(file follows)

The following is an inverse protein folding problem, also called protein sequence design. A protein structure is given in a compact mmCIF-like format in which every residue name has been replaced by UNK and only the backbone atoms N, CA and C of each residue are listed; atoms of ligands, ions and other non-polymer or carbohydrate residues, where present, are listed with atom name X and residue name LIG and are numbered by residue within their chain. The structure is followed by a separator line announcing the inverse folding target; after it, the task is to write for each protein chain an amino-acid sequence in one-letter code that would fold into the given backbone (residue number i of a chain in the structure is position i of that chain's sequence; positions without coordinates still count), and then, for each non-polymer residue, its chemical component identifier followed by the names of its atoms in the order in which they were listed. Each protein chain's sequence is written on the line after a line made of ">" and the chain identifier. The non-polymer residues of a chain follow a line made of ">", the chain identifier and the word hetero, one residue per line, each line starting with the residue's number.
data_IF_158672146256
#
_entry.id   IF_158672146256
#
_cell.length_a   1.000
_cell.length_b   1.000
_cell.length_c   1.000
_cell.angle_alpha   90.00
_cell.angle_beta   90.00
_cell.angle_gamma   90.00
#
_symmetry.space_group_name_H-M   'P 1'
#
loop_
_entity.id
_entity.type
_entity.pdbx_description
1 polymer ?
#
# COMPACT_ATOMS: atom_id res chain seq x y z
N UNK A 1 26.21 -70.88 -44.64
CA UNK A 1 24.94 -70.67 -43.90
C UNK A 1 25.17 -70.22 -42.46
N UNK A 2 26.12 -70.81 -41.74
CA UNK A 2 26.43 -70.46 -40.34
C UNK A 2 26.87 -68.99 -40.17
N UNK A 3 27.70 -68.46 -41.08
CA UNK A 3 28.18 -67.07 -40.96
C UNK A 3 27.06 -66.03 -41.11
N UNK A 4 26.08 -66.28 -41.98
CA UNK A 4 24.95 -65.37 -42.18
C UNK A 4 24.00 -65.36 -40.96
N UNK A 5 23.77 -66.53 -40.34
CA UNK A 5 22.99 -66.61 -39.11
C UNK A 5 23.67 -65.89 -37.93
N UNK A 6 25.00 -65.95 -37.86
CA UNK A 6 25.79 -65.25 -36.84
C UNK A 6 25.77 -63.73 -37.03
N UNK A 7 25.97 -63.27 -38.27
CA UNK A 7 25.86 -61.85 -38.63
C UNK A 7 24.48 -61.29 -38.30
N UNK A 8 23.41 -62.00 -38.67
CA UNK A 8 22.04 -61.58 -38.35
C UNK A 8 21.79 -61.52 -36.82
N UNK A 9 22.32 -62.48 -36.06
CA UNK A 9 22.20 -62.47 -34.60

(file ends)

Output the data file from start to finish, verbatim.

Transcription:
The following is an inverse protein folding problem, also called protein sequence design. A protein structure is given in a compact mmCIF-like format in which every residue name has been replaced by UNK and only the backbone atoms N, CA and C of each residue are listed; atoms of ligands, ions and other non-polymer or carbohydrate residues, where present, are listed with atom name X and residue name LIG and are numbered by residue within their chain. The structure is followed by a separator line announcing the inverse folding target; after it, the task is to write for each protein chain an amino-acid sequence in one-letter code that would fold into the given backbone (residue number i of a chain in the structure is position i of that chain's sequence; positions without coordinates still count), and then, for each non-polymer residue, its chemical component identifier followed by the names of its atoms in the order in which they were listed. Each protein chain's sequence is written on the line after a line made of ">" and the chain identifier. The non-polymer residues of a chain follow a line made of ">", the chain identifier and the word hetero, one residue per line, each line starting with the residue's number.
data_IF_158672146256
#
_entry.id   IF_158672146256
#
_cell.length_a   1.000
_cell.length_b   1.000
_cell.length_c   1.000
_cell.angle_alpha   90.00
_cell.angle_beta   90.00
_cell.angle_gamma   90.00
#
_symmetry.space_group_name_H-M   'P 1'
#
loop_
_entity.id
_entity.type
_entity.pdbx_description
1 polymer ?
#
# COMPACT_ATOMS: atom_id res chain seq x y z
N UNK A 1 26.21 -70.88 -44.64
CA UNK A 1 24.94 -70.67 -43.90
C UNK A 1 25.17 -70.22 -42.46
N UNK A 2 26.12 -70.81 -41.74
CA UNK A 2 26.43 -70.46 -40.34
C UNK A 2 26.87 -68.99 -40.17
N UNK A 3 27.70 -68.46 -41.08
CA UNK A 3 28.18 -67.07 -40.96
C UNK A 3 27.06 -66.03 -41.11
N UNK A 4 26.08 -66.28 -41.98
CA UNK A 4 24.95 -65.37 -42.18
C UNK A 4 24.00 -65.36 -40.96
N UNK A 5 23.77 -66.53 -40.34
CA UNK A 5 22.99 -66.61 -39.11
C UNK A 5 23.67 -65.89 -37.93
N UNK A 6 25.00 -65.95 -37.86
CA UNK A 6 25.79 -65.25 -36.84
C UNK A 6 25.77 -63.73 -37.03
N UNK A 7 25.97 -63.27 -38.27
CA UNK A 7 25.86 -61.85 -38.63
C UNK A 7 24.48 -61.29 -38.30
N UNK A 8 23.41 -62.00 -38.67
CA UNK A 8 22.04 -61.58 -38.35
C UNK A 8 21.79 -61.52 -36.82
N UNK A 9 22.32 -62.48 -36.06
CA UNK A 9 22.20 -62.47 -34.60